China mulls 1,000-km tunnel to divert Brahmaputra

BEIJING, Oct 30: Chinese engineers are testing techniques that could be used to build a 1,000-km long tunnel to divert water from Brahmaputra River in Tibet close to Arunachal Pradesh to the parched Xinjiang region, a media report said.
The move, that is expected to “turn Xinjiang into California”, has raised concerns among environmentalists about its likely impact on the Himalayan region, Hong Kong-based South China Morning Post reported.
The proposed tunnel, which would drop down from the world’s highest plateau in multiple sections connected by waterfalls, would provide water in China’s largest administrative division, comprising vast swathes of deserts and dry grasslands.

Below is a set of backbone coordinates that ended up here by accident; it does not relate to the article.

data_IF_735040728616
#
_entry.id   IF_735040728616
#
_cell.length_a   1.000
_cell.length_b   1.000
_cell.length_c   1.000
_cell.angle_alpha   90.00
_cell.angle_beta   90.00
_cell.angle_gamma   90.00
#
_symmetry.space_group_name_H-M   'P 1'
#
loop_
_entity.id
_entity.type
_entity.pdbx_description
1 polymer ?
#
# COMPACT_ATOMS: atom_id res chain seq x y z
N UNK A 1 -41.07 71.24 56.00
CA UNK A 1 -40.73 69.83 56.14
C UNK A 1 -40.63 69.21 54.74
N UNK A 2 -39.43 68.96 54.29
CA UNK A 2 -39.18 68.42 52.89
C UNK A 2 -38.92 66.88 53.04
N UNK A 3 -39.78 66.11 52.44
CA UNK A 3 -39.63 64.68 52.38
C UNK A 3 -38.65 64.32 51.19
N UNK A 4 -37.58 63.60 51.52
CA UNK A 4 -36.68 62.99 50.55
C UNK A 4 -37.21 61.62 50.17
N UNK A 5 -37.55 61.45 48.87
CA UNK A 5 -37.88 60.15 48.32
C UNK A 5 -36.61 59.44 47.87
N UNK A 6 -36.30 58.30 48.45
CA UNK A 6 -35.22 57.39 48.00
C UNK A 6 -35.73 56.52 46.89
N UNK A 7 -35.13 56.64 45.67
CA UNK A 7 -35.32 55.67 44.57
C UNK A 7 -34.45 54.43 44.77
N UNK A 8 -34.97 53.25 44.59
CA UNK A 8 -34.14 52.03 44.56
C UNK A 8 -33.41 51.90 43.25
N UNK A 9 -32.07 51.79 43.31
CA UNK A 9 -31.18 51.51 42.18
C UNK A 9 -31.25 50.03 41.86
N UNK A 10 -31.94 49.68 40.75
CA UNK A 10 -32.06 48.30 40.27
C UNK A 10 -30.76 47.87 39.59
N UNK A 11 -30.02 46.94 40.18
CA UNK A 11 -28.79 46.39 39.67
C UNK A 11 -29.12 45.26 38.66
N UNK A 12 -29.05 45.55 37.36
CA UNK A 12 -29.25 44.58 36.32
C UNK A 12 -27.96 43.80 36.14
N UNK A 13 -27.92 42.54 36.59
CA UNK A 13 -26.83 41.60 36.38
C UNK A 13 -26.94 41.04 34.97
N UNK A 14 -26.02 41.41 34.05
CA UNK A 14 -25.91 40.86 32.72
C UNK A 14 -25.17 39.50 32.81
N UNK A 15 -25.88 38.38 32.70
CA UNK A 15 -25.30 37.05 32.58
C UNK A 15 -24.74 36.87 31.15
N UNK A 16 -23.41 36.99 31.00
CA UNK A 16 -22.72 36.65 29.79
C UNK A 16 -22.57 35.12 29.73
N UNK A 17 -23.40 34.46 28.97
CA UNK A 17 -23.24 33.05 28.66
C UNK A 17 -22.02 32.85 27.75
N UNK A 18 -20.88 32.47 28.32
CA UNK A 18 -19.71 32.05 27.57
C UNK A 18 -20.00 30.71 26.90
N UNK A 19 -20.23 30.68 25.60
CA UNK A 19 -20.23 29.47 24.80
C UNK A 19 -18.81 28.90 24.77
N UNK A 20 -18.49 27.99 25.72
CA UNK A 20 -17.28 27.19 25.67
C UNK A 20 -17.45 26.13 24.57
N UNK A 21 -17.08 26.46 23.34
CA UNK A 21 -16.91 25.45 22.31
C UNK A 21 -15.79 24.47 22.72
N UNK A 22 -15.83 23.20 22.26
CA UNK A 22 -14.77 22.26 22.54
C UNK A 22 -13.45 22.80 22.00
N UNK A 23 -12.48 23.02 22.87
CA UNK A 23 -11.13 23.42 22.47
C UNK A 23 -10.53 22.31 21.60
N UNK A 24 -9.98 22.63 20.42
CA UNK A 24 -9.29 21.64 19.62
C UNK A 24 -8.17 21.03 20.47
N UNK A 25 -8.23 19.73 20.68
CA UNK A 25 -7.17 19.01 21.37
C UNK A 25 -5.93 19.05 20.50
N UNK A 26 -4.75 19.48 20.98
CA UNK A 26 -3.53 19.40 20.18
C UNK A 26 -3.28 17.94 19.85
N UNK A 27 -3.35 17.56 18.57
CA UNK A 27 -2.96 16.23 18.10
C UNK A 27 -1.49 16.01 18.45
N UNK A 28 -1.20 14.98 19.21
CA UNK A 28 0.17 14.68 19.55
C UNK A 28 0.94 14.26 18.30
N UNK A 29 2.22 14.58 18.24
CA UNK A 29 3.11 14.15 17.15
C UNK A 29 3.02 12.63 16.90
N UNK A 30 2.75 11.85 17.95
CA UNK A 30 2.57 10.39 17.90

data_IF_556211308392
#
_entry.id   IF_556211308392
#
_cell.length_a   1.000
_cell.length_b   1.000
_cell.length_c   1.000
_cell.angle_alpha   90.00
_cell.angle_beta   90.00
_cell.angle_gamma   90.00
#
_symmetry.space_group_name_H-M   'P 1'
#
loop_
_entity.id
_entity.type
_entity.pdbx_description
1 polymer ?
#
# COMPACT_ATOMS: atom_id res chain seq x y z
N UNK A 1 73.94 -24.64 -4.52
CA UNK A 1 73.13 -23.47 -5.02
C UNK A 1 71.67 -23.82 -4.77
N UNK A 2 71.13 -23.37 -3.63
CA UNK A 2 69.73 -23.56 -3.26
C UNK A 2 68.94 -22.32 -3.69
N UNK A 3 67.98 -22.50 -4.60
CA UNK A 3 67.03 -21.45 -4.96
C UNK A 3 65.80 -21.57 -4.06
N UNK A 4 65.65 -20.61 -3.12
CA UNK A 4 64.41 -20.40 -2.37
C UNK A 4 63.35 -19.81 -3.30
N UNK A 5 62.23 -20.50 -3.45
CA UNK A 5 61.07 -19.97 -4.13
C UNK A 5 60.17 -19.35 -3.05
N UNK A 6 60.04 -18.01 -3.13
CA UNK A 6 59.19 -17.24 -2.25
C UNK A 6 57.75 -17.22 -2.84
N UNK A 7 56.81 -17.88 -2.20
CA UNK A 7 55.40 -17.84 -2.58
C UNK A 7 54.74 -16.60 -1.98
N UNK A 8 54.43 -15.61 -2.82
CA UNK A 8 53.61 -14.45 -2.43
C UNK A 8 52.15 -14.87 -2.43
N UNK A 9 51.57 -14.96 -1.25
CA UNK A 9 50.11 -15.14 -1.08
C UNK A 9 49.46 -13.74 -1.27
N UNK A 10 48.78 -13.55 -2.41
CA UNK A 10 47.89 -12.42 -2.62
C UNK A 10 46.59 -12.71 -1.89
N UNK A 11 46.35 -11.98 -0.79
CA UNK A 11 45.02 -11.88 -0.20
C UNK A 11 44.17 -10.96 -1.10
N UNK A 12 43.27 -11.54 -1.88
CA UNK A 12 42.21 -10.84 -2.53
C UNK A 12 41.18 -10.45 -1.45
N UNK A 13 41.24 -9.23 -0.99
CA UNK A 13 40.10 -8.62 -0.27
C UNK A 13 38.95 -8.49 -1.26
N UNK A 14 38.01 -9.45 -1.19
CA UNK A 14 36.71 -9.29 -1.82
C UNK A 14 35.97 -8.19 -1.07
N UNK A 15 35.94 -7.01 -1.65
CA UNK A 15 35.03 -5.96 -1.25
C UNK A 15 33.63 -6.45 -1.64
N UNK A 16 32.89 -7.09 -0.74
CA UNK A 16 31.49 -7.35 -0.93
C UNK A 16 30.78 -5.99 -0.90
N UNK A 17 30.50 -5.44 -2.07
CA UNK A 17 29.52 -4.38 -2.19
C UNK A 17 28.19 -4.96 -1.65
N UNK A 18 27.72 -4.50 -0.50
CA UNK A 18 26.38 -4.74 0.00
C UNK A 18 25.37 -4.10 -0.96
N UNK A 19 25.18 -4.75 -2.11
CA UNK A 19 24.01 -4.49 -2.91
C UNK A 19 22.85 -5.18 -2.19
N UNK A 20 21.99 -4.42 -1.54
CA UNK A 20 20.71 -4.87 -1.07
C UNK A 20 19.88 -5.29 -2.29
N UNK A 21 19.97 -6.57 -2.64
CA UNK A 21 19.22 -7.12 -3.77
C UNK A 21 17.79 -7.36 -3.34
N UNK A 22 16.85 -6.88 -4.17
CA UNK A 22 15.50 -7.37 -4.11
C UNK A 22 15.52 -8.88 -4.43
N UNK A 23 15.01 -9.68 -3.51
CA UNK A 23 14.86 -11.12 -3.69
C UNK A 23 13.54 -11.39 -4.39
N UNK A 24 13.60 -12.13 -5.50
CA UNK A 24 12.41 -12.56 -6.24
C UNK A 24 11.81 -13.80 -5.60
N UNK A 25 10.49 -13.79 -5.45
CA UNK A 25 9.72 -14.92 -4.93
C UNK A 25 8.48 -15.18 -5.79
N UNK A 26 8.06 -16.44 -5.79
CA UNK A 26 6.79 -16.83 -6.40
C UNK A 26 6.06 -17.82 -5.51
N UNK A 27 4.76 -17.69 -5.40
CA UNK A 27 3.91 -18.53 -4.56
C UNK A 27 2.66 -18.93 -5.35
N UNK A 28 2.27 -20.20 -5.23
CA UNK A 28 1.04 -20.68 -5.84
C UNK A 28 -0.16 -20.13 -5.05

The water would be diverted from the Yarlung Tsangpo River in southern Tibet, which turns into the river Brahmaputra once it enters India, to the Taklamakan desert in Xinjiang.
India, a riparian state, has already flagged its concerns to Beijing about various dams being built by it on Brahmaputra, which is known as Yarlung Tsangpo in China.
Beijing has been assuring India and Bangladesh, which is also a recipient of the waters from the river that its dams were of the run of river projects and not designed to storing water.
Wang Wei, a researcher who helped draft the latest Tibet- Xinjiang water tunnel proposal, which was submitted to the central government in March, said more than 100 scientists formed different teams for the nationwide research effort.
The team, according to the report, suggested to drain Brahmaputra at Sangri county in southern Tibet, close to Arunachal Pradesh.